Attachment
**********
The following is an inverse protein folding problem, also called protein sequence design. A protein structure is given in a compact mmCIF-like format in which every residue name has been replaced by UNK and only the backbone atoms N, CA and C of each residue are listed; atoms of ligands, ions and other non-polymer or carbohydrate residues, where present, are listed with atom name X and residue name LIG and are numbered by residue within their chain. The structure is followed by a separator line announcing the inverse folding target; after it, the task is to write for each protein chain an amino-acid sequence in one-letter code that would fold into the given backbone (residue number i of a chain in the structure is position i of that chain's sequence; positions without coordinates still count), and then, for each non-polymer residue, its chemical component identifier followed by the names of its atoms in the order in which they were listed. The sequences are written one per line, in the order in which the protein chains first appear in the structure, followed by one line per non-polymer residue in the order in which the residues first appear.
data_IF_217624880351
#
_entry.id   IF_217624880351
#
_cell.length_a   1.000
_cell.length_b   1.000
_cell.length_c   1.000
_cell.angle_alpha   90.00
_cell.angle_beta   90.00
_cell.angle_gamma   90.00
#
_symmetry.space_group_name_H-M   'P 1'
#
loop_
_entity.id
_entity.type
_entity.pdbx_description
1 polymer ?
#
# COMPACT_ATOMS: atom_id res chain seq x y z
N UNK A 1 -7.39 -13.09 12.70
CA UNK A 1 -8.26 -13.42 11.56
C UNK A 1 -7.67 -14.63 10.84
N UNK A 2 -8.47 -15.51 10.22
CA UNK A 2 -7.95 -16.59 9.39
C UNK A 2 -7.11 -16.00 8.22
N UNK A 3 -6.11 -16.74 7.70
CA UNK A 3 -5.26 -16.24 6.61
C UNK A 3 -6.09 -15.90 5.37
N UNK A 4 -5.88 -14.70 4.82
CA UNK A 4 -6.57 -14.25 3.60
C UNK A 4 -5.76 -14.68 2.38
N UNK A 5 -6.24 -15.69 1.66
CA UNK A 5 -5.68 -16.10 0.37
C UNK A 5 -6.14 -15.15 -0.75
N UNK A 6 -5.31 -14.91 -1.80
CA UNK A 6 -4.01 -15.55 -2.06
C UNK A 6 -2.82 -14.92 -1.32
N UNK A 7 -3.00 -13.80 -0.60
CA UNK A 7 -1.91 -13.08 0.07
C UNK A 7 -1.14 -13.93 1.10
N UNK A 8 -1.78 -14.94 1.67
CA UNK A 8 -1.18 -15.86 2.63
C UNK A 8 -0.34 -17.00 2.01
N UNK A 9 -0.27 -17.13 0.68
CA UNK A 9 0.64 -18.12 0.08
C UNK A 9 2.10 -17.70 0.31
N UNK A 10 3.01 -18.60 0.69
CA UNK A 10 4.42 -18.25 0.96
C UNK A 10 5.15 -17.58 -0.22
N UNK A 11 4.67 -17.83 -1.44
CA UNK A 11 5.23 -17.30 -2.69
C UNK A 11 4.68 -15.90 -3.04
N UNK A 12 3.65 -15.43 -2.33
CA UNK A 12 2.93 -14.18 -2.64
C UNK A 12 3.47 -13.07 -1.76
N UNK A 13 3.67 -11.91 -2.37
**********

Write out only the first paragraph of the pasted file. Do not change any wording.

The following is an inverse protein folding problem, also called protein sequence design. A protein structure is given in a compact mmCIF-like format in which every residue name has been replaced by UNK and only the backbone atoms N, CA and C of each residue are listed; atoms of ligands, ions and other non-polymer or carbohydrate residues, where present, are listed with atom name X and residue name LIG and are numbered by residue within their chain. The structure is followed by a separator line announcing the inverse folding target; after it, the task is to write for each protein chain an amino-acid sequence in one-letter code that would fold into the given backbone (residue number i of a chain in the structure is position i of that chain's sequence; positions without coordinates still count), and then, for each non-polymer residue, its chemical component identifier followed by the names of its atoms in the order in which they were listed. The sequences are written one per line, in the order in which the protein chains first appear in the structure, followed by one line per non-polymer residue in the order in which the residues first appear.